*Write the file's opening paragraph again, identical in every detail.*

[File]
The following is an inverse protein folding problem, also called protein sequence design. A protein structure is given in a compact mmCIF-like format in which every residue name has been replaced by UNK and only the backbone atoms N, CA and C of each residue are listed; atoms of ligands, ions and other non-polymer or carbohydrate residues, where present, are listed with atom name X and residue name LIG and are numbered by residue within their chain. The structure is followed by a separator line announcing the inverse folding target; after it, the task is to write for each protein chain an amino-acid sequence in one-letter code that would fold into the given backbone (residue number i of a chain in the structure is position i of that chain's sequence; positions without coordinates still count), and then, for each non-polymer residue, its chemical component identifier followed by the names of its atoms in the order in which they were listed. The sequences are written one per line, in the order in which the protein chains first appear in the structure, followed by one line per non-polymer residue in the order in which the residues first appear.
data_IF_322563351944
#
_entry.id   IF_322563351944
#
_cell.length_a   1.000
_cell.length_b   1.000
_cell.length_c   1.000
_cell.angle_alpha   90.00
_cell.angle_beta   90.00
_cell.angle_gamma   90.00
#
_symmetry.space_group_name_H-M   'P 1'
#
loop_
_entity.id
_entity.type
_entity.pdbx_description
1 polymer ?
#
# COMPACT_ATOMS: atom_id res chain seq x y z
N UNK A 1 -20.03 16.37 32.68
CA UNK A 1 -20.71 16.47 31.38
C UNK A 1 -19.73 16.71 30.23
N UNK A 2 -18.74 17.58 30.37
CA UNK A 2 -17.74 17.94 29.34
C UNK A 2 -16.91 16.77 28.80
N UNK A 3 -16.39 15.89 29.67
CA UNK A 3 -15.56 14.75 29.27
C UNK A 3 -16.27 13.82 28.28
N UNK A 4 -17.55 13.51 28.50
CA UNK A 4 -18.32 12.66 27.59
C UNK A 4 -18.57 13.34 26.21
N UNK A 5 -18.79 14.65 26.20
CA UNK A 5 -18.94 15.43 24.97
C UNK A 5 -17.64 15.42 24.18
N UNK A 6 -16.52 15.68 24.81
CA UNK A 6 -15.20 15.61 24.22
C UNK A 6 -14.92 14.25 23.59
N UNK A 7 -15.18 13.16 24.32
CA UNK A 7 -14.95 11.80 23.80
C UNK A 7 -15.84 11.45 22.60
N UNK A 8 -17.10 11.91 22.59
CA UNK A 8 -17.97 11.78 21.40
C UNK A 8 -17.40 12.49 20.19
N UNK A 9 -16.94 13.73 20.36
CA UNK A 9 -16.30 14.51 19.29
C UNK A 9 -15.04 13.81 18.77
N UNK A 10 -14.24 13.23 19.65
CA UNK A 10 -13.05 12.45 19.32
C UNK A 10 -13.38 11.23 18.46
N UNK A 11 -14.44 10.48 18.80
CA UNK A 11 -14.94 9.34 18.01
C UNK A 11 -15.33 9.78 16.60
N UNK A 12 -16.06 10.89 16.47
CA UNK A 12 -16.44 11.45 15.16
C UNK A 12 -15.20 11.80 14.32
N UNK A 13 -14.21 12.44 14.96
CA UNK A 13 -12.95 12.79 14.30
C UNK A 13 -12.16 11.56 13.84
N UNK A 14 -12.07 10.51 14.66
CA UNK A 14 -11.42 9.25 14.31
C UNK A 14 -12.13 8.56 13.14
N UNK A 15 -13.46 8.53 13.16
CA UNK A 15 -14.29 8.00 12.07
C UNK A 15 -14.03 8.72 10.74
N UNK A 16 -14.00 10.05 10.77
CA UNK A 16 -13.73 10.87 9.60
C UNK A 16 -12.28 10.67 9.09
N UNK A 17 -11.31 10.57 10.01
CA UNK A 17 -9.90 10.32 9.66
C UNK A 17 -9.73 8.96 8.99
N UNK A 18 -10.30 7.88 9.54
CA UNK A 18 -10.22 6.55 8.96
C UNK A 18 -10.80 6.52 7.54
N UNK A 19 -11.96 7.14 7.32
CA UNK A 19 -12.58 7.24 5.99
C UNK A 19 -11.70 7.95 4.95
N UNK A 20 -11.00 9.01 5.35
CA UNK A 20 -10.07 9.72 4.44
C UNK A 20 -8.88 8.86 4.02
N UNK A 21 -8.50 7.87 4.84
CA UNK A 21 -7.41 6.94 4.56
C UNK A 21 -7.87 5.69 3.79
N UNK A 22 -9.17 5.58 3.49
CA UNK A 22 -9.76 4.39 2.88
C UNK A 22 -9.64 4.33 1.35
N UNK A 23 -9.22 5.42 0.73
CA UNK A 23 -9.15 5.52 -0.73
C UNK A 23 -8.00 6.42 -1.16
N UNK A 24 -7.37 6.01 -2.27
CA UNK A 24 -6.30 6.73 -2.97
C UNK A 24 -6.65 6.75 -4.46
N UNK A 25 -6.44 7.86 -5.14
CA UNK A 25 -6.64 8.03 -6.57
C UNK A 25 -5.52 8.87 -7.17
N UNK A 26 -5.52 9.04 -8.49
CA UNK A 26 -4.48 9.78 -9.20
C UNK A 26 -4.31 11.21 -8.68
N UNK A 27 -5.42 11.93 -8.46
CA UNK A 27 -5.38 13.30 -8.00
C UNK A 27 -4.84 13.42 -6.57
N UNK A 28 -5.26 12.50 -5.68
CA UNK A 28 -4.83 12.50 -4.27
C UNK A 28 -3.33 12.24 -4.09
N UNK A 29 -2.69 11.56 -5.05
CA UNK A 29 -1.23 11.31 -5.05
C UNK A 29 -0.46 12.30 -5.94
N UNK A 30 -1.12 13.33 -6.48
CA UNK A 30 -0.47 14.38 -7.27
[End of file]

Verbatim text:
The following is an inverse protein folding problem, also called protein sequence design. A protein structure is given in a compact mmCIF-like format in which every residue name has been replaced by UNK and only the backbone atoms N, CA and C of each residue are listed; atoms of ligands, ions and other non-polymer or carbohydrate residues, where present, are listed with atom name X and residue name LIG and are numbered by residue within their chain. The structure is followed by a separator line announcing the inverse folding target; after it, the task is to write for each protein chain an amino-acid sequence in one-letter code that would fold into the given backbone (residue number i of a chain in the structure is position i of that chain's sequence; positions without coordinates still count), and then, for each non-polymer residue, its chemical component identifier followed by the names of its atoms in the order in which they were listed. The sequences are written one per line, in the order in which the protein chains first appear in the structure, followed by one line per non-polymer residue in the order in which the residues first appear.